Patients or Patience?
Patients or Patience?What is the difference between "patients" and "patience"?
- Patients. Patients are people receiving or registered to receive medical treatment.
- Patience. Patience is the capacity to accept or tolerate delay, problems, or suffering without becoming annoyed or anxious.
More about "Patients" and "Patience"The words "patients" and "patience" sound identical (i.e., they are homonyms), but their meanings are quite different.
PatientsThe word "patients" is the plural of the singular "patient," which is a noun that means a person receiving or schedule to receive medical treatment.
Example sentences with "patients":
- We should be concerned not only about the health of individual patients, but also the health of our entire society.
- Patients know in a heartbeat if they're getting a clumsy exam.
PatienceThe abstract noun "patience" means the capacity to accept or tolerate delay, problems, or suffering without becoming annoyed or anxious. If someone demonstrates or has "patience," they are described as being "patient." In this sense, "patient" is an adjective so it is never written as "patients."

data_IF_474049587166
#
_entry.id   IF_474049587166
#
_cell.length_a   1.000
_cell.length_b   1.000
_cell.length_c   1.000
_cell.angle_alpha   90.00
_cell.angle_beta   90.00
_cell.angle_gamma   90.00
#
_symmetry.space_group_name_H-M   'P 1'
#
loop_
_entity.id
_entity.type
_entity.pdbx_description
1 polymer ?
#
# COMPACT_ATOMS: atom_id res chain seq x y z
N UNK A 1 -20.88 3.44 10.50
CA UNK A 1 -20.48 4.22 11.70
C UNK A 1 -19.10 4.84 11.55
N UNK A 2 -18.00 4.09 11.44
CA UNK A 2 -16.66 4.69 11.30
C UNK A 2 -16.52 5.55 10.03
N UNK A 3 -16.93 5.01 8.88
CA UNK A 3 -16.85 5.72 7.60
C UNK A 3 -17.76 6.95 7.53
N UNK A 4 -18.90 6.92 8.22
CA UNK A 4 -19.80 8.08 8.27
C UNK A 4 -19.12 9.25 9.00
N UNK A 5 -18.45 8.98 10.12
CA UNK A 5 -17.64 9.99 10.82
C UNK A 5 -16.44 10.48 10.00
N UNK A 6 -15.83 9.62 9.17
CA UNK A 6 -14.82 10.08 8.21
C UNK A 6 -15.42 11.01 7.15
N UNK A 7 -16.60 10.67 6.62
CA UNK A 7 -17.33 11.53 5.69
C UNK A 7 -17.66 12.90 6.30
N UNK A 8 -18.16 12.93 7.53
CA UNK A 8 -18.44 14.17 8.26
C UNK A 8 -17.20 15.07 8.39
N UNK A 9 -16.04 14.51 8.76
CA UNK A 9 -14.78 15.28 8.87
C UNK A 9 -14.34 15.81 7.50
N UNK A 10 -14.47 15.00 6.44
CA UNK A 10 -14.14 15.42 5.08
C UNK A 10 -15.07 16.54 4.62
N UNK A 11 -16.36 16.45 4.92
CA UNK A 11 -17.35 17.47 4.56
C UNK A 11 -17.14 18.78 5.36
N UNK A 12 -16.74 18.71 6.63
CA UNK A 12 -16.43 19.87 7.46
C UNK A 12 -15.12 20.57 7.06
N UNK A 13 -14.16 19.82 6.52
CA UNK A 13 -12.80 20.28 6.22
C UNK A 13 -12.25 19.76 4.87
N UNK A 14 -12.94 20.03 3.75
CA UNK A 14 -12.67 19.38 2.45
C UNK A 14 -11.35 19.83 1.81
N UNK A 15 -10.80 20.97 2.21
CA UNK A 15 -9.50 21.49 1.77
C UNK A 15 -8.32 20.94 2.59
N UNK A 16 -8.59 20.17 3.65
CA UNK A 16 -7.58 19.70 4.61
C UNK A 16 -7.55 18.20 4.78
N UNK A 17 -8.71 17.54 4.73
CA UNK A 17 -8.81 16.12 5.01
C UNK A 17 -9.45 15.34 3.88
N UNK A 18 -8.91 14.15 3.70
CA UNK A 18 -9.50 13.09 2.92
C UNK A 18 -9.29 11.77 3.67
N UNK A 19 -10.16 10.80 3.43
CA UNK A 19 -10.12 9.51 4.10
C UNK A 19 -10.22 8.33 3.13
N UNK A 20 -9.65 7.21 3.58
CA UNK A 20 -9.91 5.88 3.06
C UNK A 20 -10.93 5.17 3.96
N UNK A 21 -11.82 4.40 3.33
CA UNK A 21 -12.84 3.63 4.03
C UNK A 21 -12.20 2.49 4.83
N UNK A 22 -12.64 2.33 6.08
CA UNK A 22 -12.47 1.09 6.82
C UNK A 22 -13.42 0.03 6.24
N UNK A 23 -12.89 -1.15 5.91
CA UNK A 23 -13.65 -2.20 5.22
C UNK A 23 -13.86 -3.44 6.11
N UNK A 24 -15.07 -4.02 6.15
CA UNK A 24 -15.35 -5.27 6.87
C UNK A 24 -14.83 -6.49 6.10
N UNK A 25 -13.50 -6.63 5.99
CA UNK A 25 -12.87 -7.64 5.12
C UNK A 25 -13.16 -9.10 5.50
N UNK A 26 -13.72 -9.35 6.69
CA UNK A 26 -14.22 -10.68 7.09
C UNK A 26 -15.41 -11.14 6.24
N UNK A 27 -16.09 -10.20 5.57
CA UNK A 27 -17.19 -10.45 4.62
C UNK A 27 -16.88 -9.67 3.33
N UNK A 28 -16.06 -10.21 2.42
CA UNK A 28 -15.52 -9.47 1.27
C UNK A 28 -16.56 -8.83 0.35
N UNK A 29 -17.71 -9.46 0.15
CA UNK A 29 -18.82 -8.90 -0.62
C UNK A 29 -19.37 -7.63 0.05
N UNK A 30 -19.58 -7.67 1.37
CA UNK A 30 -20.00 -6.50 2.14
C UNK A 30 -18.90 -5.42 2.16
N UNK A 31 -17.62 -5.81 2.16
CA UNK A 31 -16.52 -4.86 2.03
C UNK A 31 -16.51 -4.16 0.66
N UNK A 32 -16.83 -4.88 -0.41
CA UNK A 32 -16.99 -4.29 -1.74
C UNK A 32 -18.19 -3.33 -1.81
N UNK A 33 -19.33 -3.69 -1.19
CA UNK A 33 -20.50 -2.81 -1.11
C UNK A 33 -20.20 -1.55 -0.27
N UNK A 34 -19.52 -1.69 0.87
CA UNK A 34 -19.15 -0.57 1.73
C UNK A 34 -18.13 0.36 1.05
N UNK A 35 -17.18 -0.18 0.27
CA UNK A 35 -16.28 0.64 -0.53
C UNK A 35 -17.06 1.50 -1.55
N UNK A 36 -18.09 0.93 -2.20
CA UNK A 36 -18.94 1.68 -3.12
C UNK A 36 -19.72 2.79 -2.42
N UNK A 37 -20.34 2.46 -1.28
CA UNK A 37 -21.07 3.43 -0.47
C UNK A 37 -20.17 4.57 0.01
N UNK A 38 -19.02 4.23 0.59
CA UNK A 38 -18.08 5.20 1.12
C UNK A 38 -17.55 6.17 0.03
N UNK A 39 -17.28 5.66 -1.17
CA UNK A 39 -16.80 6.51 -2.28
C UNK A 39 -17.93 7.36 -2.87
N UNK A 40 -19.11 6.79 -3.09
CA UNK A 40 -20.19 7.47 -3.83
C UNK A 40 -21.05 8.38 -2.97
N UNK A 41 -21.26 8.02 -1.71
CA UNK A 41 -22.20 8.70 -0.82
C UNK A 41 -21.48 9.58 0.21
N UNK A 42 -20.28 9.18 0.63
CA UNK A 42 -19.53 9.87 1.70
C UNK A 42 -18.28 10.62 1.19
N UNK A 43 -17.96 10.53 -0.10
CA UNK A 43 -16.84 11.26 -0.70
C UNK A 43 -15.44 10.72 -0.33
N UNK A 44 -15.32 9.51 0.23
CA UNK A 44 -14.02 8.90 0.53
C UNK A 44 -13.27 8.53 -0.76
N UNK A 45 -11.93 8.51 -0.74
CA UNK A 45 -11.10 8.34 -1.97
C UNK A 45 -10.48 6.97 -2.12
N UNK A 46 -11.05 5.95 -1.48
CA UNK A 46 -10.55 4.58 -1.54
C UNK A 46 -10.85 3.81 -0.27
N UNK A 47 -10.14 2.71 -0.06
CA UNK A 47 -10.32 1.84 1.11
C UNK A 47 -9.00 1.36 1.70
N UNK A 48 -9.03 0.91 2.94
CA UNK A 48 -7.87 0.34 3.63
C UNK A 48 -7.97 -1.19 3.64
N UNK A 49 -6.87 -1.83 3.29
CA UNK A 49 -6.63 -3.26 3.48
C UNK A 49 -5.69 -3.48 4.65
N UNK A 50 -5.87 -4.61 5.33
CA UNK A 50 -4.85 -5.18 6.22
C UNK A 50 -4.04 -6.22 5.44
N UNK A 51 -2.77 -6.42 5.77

Example sentences with "patience":
- Patience is not simply the ability to wait - it's how we behave while we're waiting.
- Patience is bitter, but its fruit is sweet.
"Patients" Is Always a NounAs a noun, a "patient" receives medical treatment. As an adjective, "patient" means tolerant. In other words, it is the adjective of the noun "patience." This is the root of the confusion between the words "patients" and "patience."
If you see the word "patients," it always means more than one person receiving treatment. "Patients" has nothing to do with "patience."